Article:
>A couple of days ago, I had to ring Sky because I was having trouble with my reception. After waiting a while to get through to a customer service wallah, and having answered a number of preliminary questions, I was asked for my password. I couldn’t remember it.

Some years ago, I had to ring Eircom Phonewatch because our monitored alarm system kept going off at around 4 in the morning. Every morning for like a week. The only respite I could get was to turn off the alarm entirely, which defeated the purpose of having the system on. In desperation, I rang Eircom asking was there anything that they could do to help me out. The representative was very helpful right up to the point at which I was asked for my password. I couldn’t remember it.

Passwords are the bane of my life. I have one password which I use for most of the sites I visit. It’s a six letter password – all lower case. Occasionally, I use variants of that password when I am required to mix letters and numbers, or where I am required to use a password with no less than eight characters. I also have a password where I am required to use letters (upper and lower case) and numbers. So far, so couch…

I have two main problems with passwords. The primary one is that there are some passwords which I only use on a very infrequent basis (Sky and Eircom Phonewatch would be two good examples of this). And because of that, I tend to forget them. Of course, I could just write the passwords down somewhere, but then the words “purpose” and “defeat” spring to mind.

My other main problem is where sites generate a password for you and don’t give you the option to choose/amend a password to suit yourself. Almost invariably, the generated passwords will be a random character string, comprising upper/lower case letters and numbers. Occasionally one might come across a requirement for special characters. I can never remember these damn passwords, and because I can’t trust my eyesight 100%, I tend to copy/paste the passwords from whatever e-mail the site sends when one initially registers with it. Which is all well and good, except that doing this removes the immediate necessity to memorise the damn password. And then you clear your cookies one fine day, re-visit the site and find that you can’t remember your password. And you can’t find the relevant e-mail so that you can repeat the copy/paste process.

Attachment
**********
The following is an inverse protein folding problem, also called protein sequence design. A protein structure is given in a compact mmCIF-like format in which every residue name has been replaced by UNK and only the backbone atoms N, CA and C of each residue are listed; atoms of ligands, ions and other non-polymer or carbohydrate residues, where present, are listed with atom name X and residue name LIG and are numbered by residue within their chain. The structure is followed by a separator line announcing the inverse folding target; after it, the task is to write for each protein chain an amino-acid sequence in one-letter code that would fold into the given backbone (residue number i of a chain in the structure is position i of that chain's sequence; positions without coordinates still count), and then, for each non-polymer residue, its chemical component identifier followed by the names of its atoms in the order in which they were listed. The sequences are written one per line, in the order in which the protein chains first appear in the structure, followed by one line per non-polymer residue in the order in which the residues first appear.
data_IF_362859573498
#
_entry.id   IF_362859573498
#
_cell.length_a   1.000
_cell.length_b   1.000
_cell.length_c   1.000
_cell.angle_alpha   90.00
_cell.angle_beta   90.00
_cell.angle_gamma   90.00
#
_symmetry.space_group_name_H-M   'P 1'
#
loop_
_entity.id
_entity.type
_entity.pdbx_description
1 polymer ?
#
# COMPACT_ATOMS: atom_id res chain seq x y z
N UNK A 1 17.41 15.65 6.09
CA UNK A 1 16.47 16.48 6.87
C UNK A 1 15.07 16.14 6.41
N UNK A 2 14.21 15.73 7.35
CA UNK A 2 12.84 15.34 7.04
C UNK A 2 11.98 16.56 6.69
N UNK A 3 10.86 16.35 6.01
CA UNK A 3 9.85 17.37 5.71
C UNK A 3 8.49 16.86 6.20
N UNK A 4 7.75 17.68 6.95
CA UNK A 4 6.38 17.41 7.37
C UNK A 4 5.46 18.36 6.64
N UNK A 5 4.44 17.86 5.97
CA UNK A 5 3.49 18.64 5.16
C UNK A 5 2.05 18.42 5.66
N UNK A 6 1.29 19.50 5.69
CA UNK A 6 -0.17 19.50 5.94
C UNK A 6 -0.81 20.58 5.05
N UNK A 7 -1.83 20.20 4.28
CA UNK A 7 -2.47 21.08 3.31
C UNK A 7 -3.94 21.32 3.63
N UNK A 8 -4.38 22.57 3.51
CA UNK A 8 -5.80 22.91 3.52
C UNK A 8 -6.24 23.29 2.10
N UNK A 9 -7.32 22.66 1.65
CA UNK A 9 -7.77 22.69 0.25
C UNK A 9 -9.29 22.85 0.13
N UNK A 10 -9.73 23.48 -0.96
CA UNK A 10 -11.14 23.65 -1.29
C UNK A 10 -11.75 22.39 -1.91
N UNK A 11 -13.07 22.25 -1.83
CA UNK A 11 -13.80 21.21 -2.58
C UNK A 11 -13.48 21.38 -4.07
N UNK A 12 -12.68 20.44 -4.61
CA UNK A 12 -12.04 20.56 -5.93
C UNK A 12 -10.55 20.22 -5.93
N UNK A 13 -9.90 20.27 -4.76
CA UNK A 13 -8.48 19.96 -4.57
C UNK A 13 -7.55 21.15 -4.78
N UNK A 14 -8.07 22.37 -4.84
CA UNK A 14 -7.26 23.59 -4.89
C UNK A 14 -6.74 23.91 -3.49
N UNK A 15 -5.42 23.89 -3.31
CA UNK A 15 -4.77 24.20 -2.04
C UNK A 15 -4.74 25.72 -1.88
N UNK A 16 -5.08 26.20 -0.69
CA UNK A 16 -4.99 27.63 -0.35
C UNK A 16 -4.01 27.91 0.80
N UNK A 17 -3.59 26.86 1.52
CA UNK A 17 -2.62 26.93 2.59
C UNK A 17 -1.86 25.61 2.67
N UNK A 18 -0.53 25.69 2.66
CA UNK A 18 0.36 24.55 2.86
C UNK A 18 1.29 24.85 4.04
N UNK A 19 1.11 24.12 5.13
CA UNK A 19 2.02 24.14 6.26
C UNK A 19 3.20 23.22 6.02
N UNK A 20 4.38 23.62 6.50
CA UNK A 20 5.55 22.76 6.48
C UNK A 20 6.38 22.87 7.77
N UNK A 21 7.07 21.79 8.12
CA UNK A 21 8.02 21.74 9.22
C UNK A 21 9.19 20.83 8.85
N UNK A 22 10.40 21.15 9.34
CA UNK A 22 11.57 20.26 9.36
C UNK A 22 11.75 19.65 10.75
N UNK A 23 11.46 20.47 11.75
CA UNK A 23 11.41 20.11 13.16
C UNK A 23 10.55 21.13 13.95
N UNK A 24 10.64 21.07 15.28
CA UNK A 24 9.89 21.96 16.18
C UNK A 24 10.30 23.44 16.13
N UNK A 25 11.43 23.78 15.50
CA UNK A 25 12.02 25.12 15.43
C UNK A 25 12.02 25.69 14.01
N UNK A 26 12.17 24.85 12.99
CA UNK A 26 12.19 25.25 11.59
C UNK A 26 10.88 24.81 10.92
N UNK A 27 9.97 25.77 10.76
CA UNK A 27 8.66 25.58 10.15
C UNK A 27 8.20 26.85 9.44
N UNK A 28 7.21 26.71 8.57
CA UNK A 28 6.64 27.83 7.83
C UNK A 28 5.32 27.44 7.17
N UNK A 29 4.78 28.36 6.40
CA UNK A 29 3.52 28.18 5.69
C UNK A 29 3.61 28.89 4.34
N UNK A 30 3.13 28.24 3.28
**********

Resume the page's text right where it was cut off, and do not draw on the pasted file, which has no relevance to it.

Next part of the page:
One final comment on passwords:- some months ago, I was involved in an online collaborative project with an individual. Now, my idea of online collaboration is that you e-mail me your files, I’ll do my bit on them and then e-mail them back to you. That’s how people born in the 1960s do it. However, my collaborator seemed to be involved in the internet security business, so my chosen methodology was obviously not “comme il faut“. This was going to be online collaboration in the true sense of the word – live and online. All of this required me to have a password. In our initial correspondence, a particular word was used which caught my collaborator’s eye. He suggested I use that word as my password. Reluctantly, I agreed, but I requested that he would not generate a password which substituted number for letters in that word, 1f y0u s33 wh4t 1 m34n. So what did he go and do…? It was a bad start to our collaboration and some weeks later I withdrew from the project altogether.

Now, I’m not saying that the collaborator was wrong to do what he did. Since he seemed to work in the internet security industry, then I am sure that his actions were perfectly “natural” and in order for him, just as much as it would be for me to favour one hand over another when scratching my itchy bits. But I’m getting too old to remember passwords. Whatever steps can be taken to make the process easier for me are most welcome, whereas any steps taken which make the process more difficult for me are almost acts of provocation.

But that’s just me being a curmudgeonly old 801106k5, I suppose…